Daphne Caruana Galizia: Why Malta’s prime minister had to go
The moment a multi-millionaire was arrested on board his luxury yacht, the clock began ticking for the Prime Minister of Malta, Joseph Muscat.
In scenes reminiscent of a Netflix crime drama, the Maltese armed forces intercepted Yorgen Fenech's boat leaving Malta at dawn. He has since been charged with being complicit in the 2017 assassination of anti-corruption journalist Daphne Caruana Galizia.
Within hours, thousands were protesting outside Castille, the ornate building which serves as the Office of the Prime Minister in the capital Valletta.
"Joseph out!" they shouted. But still he clung on.
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- Caruana Galizia: Malta's anti-corruption warrior
- What happened after the Panama Papers?
- Malta country profile
After six years in power and two landslide victories, Mr Muscat had already signalled his intention to leave office before the next election. The question was always when, and how to do it in a way that would preserve his legacy.
In the end he refused to go immediately, but the pressure on him was enough to force him into announcing a timetable for his departure - that he would step down in the new year once a replacement was found.
Whether that will be enough for the crowds on the street remains to be seen - they want him out now.
The former journalist has presided over a period of massive economic growth and social reforms. He has an almost cult-like following among his supporters, many of whom call him "The King". But critics say he has also allowed a culture of corruption and cronyism to go unchecked during his reign.
The reason why the arrest prompted calls for his resignation was because Yorgen Fenech's name was instantly recognised in Malta as the man involved in a corruption scandal that has dogged the government for years.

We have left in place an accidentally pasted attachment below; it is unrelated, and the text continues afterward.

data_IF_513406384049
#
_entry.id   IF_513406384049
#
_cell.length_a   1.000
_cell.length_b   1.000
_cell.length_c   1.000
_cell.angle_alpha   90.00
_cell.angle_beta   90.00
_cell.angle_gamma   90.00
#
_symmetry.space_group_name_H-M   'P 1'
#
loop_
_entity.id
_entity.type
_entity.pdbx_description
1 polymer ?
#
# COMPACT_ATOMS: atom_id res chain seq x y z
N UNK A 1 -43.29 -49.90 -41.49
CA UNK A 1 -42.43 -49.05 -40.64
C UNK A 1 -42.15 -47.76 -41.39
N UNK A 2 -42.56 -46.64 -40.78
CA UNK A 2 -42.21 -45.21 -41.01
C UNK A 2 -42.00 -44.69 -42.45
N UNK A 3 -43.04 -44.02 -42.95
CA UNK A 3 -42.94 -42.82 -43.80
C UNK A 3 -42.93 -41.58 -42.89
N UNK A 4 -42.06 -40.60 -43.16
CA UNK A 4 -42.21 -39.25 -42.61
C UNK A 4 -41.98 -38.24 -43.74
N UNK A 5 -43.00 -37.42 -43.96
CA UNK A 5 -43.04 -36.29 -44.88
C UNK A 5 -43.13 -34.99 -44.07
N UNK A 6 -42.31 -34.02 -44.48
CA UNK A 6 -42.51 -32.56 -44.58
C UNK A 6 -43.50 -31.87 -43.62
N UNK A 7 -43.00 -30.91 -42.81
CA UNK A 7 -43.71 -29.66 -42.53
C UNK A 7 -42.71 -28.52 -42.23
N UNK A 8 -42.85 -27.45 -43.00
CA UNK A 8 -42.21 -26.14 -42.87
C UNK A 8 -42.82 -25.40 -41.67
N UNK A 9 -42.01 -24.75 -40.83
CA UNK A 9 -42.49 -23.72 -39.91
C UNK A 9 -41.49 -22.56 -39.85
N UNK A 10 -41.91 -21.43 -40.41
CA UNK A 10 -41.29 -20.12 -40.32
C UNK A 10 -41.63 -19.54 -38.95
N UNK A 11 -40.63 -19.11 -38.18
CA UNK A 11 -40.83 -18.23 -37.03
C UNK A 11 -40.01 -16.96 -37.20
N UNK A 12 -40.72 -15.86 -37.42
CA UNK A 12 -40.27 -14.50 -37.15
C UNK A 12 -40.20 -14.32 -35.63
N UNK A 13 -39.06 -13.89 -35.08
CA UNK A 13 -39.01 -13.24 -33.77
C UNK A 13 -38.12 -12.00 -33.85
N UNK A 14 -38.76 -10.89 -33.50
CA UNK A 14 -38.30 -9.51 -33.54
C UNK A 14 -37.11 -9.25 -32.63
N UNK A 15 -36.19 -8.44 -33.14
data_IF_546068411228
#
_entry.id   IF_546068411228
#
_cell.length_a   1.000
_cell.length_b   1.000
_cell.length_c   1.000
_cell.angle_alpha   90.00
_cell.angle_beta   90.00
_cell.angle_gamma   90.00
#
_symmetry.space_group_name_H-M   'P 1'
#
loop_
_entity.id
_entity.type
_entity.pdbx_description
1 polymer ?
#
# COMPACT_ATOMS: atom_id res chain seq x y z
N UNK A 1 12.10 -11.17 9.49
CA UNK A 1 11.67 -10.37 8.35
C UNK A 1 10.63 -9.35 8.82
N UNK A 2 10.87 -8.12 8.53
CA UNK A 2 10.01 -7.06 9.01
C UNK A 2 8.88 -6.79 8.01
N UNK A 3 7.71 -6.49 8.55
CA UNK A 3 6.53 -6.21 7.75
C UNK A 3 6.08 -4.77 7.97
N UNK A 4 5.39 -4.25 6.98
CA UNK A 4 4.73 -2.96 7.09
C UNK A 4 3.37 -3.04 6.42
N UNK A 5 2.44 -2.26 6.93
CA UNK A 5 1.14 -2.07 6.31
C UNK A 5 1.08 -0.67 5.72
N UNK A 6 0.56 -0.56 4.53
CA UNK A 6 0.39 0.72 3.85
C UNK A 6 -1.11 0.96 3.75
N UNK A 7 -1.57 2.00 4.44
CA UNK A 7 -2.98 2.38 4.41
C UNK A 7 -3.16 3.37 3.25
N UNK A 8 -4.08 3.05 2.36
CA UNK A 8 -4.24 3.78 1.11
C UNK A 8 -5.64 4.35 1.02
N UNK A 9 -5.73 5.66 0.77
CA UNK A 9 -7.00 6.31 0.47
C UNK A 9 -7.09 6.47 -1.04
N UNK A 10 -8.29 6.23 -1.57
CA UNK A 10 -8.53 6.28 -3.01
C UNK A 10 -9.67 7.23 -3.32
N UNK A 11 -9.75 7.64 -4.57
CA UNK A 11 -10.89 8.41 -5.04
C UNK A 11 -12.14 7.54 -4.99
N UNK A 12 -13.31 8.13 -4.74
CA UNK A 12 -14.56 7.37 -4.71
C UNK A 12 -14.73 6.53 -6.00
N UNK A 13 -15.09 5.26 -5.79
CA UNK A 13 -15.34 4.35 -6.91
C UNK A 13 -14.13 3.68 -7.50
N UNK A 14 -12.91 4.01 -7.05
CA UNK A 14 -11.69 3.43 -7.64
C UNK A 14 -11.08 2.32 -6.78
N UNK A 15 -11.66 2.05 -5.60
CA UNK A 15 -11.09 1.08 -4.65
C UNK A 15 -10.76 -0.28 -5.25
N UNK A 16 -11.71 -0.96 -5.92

Failure to act
Shortly after Labour swept to power in the 2013 election, Mr Muscat appointed his close friend Keith Schembri as his chief of staff.
Three years later, the Panama Papers documents showed Mr Schembri and then-Energy Minister Konrad Mizzi owned secret offshore companies. Despite having a reputation for taking action against party members who fell out of line, Mr Muscat failed to take serious action - Mr Mizzi was made a minister without portfolio and Mr Schembri was kept in place.
The story was pursued by Caruana Galizia on her Running Commentary blog where she also began writing about a mysterious company called 17 Black, which she said was linked to Maltese politicians.
Meanwhile Mr Muscat became embroiled in his own scandal, when Caruana Galizia accused his wife of owning an offshore company called Egrant, that was allegedly receiving illicit payments.
Mr Muscat called an early election in June 2017, in the months after the allegations. This resulted in a decisive victory, and "il-King" tightened his grip on his throne. A subsequent inquiry cleared the Muscats of any involvement with Egrant, finding significant contradictions in Caruana Galizia's claims.
Four months later, in October 2017, she was murdered by a car bomb near her home.
The mystery of 17 Black did not die with her, however, and last year a leaked email indicated that it was set to pay Mr Schembri and Mr Mizzi's Panama companies $5,000 (£3,860) a day and that it was owned by Mr Fenech, who had also won a government concession to build a power plant.
There is no evidence that any money was paid to Mr Mizzi or Mr Schembri.
Again, the prime minister did not act against his colleagues.
Fast-forward to the dramatic events of the last two weeks, when Mr Fenech's arrest caused shockwaves around the country. The links between Mr Fenech and the two men Mr Muscat had failed to act against plunged the country into political crisis.
Mr Mizzi and Mr Schembri were finally forced to resign but Mr Muscat remained, determined to stay on, saying the country needed "stable leadership".
He won a secret vote of confidence among Labour's parliamentary group and planned a mass show of support for the party faithful that was due to take place on 1 December.
But then the political crisis turned criminal.
When police arrested Mr Schembri, damaging leaks began to emerge from the investigation, linking Mr Schembri to the actual murder.
Mr Fenech named Mr Schembri as being the true mastermind of the assassination plot, and asked for a presidential pardon in exchange for information about people close to the prime minister.
Both Mr Schembri and Mr Mizzi have denied any wrongdoing, and Mr Mizzi has denied any business links to Mr Fenech.
While Mr Schembri was released without charge, the pressure finally gave. Protests intensified and while no-one spoke out against him by name, senior party figures began to say openly how they felt "betrayed" and that the situation was serious.
Mr Muscat's close friendship with Mr Schembri was almost brotherly, and, like family, he stuck by him.
This relationship was the final undoing of a popular leader whose legacy now lies in tatters.